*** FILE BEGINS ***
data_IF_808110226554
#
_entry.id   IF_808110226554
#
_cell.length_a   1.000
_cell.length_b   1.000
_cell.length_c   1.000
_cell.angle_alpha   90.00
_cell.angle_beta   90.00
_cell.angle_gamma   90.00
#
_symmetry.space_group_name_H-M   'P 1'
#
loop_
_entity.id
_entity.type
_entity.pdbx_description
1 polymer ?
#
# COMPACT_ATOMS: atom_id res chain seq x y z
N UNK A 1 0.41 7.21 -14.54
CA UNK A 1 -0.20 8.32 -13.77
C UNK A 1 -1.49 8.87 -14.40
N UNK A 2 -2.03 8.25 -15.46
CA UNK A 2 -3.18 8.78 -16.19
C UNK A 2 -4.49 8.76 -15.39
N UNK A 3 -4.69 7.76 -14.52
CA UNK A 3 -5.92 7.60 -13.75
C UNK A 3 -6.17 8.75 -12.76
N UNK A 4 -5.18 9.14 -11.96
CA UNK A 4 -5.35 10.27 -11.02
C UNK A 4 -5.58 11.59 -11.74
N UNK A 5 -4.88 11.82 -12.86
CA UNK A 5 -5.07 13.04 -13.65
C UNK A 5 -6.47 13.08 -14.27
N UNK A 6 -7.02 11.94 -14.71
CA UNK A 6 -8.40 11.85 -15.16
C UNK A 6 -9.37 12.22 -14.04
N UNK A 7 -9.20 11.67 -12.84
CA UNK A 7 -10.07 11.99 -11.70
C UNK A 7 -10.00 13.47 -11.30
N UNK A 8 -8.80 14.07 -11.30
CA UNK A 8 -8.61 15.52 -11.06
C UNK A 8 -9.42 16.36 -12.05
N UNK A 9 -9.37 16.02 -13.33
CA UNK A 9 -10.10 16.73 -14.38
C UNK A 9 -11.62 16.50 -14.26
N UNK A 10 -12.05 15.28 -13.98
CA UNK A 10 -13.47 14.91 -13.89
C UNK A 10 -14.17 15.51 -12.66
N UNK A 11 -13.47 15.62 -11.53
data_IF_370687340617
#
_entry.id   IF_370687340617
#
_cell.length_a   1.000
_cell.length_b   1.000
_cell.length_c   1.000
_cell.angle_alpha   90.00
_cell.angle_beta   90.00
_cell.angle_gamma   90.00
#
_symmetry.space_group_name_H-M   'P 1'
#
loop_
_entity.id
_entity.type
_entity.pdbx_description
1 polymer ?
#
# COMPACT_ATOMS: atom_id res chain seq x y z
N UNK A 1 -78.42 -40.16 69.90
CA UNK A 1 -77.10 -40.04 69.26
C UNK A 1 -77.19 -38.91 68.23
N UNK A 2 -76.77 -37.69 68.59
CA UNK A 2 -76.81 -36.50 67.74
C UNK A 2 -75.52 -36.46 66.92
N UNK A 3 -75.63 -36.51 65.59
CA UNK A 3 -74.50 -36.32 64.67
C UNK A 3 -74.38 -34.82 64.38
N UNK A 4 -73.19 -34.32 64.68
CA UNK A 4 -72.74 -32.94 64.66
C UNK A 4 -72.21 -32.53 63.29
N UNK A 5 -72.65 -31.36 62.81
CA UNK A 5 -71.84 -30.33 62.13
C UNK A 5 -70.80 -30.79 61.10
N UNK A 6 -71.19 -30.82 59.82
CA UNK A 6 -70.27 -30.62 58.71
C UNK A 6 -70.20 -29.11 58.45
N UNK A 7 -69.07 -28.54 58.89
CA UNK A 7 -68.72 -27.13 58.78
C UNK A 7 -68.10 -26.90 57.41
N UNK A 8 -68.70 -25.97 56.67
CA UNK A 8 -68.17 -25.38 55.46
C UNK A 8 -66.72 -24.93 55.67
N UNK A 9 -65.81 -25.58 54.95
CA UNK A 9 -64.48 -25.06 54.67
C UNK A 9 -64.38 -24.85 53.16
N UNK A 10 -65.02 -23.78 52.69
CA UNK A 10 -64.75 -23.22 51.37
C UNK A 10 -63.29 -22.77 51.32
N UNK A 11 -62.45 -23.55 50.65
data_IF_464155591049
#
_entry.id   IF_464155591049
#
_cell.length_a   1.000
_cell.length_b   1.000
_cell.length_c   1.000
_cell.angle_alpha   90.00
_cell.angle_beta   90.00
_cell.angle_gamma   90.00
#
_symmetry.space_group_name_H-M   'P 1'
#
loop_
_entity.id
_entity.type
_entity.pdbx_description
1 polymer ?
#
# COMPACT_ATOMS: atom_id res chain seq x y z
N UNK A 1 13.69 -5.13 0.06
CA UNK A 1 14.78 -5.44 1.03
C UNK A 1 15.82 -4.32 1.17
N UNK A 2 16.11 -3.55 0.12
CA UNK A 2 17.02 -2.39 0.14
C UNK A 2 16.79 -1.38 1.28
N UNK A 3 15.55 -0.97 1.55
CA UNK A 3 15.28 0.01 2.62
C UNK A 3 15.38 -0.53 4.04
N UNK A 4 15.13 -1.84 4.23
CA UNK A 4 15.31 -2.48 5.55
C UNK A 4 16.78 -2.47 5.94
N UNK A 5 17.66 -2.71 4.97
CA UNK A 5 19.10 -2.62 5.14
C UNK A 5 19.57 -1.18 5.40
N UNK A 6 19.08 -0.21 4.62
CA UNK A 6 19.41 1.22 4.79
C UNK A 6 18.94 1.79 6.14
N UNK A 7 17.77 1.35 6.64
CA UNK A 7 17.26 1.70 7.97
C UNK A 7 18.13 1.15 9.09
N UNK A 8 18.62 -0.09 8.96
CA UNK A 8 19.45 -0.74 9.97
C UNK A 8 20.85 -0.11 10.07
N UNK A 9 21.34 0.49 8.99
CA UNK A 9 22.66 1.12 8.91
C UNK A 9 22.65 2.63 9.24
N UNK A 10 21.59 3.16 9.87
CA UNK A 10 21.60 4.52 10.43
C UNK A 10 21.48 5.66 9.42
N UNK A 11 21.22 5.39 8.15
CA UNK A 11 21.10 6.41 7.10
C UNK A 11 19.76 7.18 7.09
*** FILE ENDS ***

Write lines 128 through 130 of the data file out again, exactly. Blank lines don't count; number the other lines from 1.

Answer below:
C UNK A 2 16.79 -1.38 1.28
N UNK A 3 15.55 -0.97 1.55
CA UNK A 3 15.28 0.01 2.62